Mrs. Lee, after the war, sought to secure the return of the relics stored at Washington, but Congress forbade their restoration, the committee in charge of the matter declaring her request “an insult to the loyal people of the United States.” But shortly before his death, President McKinley ordered them returned to the Lee family. Arlington itself was sold for taxes, though payment was offered by friends of the Lees. The Government bought the place and at once converted it into a military cemetery. Years afterwards the Supreme Court of the United States decided that it had been illegally taken and ordered it restored to General Custis Lee. But with sixteen thousand Union soldiers buried there it was impossible to give it up into private hands, and so it was purchased by the Government. It is so definitely associated with Lee, as well as with those who died to save the Union, that one likes to think, to-day, that the time is not far distant when to patriotic Americans it will seem also a cherished memorial of an undivided country.

As soon as the war began, Lee was made a brigadier-general in the Confederate Army. He was at this time busily engaged in organizing the raw volunteer troops who poured into Richmond, and, before two months had passed, he had sent to the front sixty regiments of infantry and cavalry and many batteries of artillery. When Virginia seceded, Richmond became the capital of the Confederacy. Its capture now became the chief end and aim of the Washington Administration. The South, on the other hand, bent every energy toward preventing its fall. In June Lee was made military adviser to President Davis, and in this capacity directed the movements of troops and chose the points in Virginia which should form the line of defense. It was his plan of defense which resulted in the battle of Manassas, or Bull Run. At this time the Confederate plan of campaign was to stand entirely on the defensive. The Confederate Government had no wish to attack the United States, but was most anxious to remain unmolested. This was the chief reason why, immediately after the battle of Manassas, when the road to Washington lay open to the Confederates, there was no attempt made to capture the city.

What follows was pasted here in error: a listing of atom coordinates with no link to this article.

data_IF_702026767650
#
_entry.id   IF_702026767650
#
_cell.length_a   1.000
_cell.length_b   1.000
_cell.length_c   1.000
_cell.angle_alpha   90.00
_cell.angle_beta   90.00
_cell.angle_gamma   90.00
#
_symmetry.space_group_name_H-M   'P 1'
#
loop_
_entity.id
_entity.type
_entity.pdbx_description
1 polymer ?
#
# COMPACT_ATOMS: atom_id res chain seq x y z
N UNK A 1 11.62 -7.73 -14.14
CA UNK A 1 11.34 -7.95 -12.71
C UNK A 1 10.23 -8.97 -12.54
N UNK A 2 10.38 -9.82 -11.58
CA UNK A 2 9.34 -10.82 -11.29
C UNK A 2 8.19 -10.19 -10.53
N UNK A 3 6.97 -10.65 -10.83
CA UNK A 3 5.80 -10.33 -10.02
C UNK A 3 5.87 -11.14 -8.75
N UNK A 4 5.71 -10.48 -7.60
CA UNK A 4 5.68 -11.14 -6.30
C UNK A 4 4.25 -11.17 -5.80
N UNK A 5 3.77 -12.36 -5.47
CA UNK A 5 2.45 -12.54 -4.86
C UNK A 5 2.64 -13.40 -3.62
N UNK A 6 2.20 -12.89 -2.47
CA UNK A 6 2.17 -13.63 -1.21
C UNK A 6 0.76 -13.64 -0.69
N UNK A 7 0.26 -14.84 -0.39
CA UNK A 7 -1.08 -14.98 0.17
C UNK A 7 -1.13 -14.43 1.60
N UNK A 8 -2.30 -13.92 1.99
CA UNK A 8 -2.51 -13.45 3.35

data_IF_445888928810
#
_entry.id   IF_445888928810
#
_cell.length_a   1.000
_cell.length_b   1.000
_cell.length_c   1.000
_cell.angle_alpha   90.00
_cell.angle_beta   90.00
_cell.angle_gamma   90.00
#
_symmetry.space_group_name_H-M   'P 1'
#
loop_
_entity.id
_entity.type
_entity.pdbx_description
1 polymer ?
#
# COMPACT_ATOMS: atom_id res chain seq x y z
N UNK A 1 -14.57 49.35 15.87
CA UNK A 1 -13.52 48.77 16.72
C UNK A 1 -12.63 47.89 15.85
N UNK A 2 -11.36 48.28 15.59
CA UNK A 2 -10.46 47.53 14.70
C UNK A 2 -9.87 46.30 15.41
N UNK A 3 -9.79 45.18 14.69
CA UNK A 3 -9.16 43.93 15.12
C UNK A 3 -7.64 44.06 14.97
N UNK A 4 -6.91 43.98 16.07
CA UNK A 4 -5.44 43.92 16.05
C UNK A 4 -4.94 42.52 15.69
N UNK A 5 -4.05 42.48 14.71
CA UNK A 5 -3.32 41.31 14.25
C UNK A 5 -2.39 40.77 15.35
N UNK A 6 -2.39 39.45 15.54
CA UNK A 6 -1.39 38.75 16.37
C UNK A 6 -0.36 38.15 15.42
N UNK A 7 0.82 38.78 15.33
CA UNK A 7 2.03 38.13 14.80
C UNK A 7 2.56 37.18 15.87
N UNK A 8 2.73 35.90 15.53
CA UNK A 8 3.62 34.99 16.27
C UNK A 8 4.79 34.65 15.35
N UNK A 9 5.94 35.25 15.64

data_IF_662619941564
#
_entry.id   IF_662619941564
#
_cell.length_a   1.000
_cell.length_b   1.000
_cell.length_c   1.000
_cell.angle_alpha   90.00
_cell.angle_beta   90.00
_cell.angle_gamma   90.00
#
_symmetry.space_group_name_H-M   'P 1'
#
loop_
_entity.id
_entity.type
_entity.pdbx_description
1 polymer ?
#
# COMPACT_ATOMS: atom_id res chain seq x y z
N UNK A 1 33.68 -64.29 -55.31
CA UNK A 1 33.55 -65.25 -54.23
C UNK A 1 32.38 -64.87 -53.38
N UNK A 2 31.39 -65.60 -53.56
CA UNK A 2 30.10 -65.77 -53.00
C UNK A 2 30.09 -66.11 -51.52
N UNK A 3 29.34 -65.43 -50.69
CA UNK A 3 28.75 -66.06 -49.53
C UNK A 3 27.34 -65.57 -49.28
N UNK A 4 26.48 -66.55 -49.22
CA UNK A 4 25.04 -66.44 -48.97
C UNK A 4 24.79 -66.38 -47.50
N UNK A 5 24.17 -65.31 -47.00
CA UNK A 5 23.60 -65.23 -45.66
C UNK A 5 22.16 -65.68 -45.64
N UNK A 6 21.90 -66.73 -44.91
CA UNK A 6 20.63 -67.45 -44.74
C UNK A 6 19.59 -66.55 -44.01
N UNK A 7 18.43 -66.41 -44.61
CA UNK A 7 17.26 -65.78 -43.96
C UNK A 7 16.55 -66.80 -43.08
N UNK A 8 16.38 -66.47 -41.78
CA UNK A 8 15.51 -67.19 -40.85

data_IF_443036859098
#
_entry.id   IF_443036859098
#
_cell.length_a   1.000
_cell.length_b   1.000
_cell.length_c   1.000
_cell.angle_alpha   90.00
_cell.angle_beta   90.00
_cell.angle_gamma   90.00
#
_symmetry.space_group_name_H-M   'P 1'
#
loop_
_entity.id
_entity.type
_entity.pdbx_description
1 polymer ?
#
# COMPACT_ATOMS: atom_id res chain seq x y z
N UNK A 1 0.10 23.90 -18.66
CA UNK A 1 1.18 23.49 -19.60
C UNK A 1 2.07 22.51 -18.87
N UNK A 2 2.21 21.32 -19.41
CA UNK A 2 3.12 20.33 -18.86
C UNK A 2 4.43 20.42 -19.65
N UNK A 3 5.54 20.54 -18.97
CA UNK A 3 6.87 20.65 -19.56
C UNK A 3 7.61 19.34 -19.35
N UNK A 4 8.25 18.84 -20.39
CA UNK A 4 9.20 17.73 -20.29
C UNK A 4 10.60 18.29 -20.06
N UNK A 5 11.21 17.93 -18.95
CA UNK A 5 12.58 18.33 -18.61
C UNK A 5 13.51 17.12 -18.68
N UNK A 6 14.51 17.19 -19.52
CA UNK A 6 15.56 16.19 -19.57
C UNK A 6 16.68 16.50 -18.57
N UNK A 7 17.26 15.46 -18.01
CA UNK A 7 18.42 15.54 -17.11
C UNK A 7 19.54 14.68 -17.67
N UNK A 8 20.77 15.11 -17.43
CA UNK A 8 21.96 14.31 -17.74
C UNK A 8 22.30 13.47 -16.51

Soon after the battle Lee was sent to northwest Virginia to take command there. It was a section where there much opposition to the Confederacy; and General George B. McClellan had been sent into it from the West to gain the entire region for the Union, and, in particular, to hold the line of the Baltimore and Ohio Railroad. The Confederate forces there were then under the command of General Garnett. The Confederates at first held Harper’s Ferry, but later abandoned it. McClellan at once seized the mountain passes and fortified them. Garnett’s force, divided into two parts, was then defeated, and McClellan reported that he had “annihilated two armies.” This report was believed in Washington, and, after the defeat at Manassas, he was called to take command of the Federal army between Washington and Richmond. He was replaced in the West by Generals Reynolds and Rosecrans. Garnett in the meantime was killed, and the Confederate forces, under two rival brigadier-generals who had been chosen for political reasons, were steadily losing ground. This was the difficult situation which Lee had to meet when he took command. Just at this time he was given the rank of general, that grade having been established by the Confederate Congress. He was outranked only by General Samuel Cooper, the adjutant-general, who had been adjutant-general of the United States Army, and Albert Sidney Johnston, who had outranked him also.